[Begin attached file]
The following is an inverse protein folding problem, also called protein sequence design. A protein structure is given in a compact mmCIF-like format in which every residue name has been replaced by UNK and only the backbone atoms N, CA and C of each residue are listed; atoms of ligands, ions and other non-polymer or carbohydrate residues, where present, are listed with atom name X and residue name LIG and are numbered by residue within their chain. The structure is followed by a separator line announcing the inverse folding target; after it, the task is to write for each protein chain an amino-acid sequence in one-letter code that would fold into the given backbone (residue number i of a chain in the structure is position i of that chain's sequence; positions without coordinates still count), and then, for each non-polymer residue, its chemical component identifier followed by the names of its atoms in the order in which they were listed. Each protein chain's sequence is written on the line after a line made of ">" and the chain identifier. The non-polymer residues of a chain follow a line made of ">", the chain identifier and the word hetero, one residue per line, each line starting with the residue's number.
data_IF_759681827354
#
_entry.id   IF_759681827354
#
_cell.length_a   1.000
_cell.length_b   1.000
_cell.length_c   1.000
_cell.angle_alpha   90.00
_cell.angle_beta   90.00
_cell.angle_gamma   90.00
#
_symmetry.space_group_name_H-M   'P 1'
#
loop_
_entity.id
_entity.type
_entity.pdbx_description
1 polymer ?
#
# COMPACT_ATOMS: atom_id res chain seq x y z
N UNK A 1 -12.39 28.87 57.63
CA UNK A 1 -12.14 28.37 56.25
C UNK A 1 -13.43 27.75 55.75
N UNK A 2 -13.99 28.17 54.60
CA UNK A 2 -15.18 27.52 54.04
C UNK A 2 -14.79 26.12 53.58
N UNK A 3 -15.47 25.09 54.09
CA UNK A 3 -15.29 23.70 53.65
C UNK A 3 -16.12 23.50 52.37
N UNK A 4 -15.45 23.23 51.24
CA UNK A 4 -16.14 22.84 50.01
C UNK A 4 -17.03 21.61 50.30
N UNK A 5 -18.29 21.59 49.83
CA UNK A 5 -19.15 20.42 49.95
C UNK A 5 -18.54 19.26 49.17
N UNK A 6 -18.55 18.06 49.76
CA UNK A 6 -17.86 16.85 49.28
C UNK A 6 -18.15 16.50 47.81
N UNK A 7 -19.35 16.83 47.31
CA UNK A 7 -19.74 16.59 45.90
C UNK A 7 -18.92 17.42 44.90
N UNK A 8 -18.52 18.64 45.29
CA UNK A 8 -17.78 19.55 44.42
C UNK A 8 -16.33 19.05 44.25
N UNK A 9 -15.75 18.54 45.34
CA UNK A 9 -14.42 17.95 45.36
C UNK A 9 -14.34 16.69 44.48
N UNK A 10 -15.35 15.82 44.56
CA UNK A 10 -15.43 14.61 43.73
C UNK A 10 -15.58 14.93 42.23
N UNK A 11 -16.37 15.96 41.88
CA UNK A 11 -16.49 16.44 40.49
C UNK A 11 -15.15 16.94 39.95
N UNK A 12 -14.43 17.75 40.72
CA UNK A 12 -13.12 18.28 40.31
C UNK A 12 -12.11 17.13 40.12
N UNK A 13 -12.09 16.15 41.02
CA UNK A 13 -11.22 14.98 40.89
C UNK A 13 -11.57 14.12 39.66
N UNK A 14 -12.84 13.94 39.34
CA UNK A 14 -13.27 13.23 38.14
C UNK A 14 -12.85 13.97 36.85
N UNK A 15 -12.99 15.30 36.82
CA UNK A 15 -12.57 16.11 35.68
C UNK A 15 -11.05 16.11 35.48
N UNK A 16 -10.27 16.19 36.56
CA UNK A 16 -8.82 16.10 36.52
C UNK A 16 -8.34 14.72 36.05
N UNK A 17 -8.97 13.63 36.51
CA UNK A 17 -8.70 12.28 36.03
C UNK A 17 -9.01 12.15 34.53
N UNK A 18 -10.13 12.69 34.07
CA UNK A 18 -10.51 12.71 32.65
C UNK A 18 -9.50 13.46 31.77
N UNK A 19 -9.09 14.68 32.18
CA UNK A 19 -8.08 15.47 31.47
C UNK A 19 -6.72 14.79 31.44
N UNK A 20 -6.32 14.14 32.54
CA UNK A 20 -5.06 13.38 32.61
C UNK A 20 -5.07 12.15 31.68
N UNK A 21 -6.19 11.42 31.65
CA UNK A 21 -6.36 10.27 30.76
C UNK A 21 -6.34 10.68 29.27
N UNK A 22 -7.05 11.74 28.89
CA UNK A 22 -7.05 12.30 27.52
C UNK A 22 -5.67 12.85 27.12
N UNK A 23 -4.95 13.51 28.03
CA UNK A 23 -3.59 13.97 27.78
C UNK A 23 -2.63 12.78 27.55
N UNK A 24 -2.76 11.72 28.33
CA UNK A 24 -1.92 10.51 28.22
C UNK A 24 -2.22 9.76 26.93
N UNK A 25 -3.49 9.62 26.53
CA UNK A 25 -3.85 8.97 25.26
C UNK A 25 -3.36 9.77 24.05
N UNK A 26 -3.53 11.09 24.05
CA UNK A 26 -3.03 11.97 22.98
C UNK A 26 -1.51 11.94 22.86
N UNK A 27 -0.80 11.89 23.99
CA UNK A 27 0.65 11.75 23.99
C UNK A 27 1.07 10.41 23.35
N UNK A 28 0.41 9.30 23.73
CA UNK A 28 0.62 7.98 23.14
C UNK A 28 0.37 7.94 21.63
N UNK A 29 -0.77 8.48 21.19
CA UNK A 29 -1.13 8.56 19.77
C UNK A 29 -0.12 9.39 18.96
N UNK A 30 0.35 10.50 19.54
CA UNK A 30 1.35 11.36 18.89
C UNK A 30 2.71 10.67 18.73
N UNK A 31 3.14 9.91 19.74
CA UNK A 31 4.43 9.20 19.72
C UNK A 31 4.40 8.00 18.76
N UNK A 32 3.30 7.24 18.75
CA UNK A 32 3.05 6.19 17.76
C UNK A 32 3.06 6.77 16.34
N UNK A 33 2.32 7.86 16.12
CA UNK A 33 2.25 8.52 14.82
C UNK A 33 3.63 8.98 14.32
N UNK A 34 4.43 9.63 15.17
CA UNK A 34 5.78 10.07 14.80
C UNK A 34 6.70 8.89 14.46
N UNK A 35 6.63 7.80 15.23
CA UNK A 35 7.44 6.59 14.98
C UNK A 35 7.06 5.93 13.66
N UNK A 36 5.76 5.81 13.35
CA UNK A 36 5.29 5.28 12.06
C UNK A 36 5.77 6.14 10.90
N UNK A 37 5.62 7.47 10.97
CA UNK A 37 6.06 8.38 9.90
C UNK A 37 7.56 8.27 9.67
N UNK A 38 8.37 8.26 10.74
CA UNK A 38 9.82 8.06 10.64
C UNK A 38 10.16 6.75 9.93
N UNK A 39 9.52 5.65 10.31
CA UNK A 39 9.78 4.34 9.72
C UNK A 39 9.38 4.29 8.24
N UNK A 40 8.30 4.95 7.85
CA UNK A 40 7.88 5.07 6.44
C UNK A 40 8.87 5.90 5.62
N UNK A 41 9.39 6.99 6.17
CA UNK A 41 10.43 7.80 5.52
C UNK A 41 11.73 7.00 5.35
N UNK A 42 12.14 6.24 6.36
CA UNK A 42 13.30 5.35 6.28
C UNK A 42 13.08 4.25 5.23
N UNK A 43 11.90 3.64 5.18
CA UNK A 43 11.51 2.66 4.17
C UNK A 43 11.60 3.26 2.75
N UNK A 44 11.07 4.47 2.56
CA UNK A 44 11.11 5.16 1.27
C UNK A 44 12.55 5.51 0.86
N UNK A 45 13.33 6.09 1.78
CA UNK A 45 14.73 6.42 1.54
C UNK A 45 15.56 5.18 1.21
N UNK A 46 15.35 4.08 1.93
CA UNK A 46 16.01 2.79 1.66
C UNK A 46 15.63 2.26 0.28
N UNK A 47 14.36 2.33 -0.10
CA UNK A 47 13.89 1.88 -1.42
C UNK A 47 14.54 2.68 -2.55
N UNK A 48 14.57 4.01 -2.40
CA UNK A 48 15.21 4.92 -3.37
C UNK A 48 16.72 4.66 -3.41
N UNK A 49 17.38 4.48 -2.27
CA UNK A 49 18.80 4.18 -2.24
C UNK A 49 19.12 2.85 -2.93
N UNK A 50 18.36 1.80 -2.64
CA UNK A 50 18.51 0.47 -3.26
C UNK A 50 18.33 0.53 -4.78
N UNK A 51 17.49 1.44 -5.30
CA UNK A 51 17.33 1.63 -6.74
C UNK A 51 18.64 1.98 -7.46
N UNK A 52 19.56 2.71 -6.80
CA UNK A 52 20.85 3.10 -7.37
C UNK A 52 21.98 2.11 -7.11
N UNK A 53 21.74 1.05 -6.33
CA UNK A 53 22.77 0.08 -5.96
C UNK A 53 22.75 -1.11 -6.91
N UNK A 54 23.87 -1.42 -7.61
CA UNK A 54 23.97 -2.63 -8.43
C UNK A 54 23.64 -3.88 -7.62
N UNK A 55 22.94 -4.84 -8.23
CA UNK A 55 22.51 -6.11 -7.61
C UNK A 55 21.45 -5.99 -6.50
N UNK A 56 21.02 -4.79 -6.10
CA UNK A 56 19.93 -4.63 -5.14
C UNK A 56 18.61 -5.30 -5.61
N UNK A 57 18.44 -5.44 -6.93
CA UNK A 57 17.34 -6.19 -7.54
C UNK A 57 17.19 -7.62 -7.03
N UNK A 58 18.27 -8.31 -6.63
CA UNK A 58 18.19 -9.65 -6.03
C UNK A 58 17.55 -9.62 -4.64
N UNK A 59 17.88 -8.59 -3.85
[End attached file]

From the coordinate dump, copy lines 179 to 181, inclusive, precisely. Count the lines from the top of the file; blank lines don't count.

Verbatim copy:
CA UNK A 53 22.77 0.08 -5.96
C UNK A 53 22.75 -1.11 -6.91
N UNK A 54 23.87 -1.42 -7.61